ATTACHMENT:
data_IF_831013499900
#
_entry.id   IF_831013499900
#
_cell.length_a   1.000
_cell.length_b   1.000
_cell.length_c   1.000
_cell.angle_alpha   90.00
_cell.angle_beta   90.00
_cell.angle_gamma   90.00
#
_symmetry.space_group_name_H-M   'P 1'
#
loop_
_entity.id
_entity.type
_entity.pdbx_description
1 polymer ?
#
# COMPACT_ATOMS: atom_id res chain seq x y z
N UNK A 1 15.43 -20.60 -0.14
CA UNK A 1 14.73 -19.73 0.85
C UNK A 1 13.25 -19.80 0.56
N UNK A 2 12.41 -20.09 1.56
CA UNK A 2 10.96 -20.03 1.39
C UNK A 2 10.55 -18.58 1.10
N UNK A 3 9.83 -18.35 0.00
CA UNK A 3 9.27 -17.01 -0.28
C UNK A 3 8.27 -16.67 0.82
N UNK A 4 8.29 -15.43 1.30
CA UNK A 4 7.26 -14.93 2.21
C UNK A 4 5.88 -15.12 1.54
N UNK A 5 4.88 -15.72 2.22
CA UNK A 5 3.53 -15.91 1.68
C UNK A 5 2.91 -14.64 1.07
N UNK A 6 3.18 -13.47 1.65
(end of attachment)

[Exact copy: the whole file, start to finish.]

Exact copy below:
data_IF_831013499900
#
_entry.id   IF_831013499900
#
_cell.length_a   1.000
_cell.length_b   1.000
_cell.length_c   1.000
_cell.angle_alpha   90.00
_cell.angle_beta   90.00
_cell.angle_gamma   90.00
#
_symmetry.space_group_name_H-M   'P 1'
#
loop_
_entity.id
_entity.type
_entity.pdbx_description
1 polymer ?
#
# COMPACT_ATOMS: atom_id res chain seq x y z
N UNK A 1 15.43 -20.60 -0.14
CA UNK A 1 14.73 -19.73 0.85
C UNK A 1 13.25 -19.80 0.56
N UNK A 2 12.41 -20.09 1.56
CA UNK A 2 10.96 -20.03 1.39
C UNK A 2 10.55 -18.58 1.10
N UNK A 3 9.83 -18.35 0.00
CA UNK A 3 9.27 -17.01 -0.28
C UNK A 3 8.27 -16.67 0.82
N UNK A 4 8.29 -15.43 1.30
CA UNK A 4 7.26 -14.93 2.21
C UNK A 4 5.88 -15.12 1.54
N UNK A 5 4.88 -15.72 2.22
CA UNK A 5 3.53 -15.91 1.68
C UNK A 5 2.91 -14.64 1.07
N UNK A 6 3.18 -13.47 1.65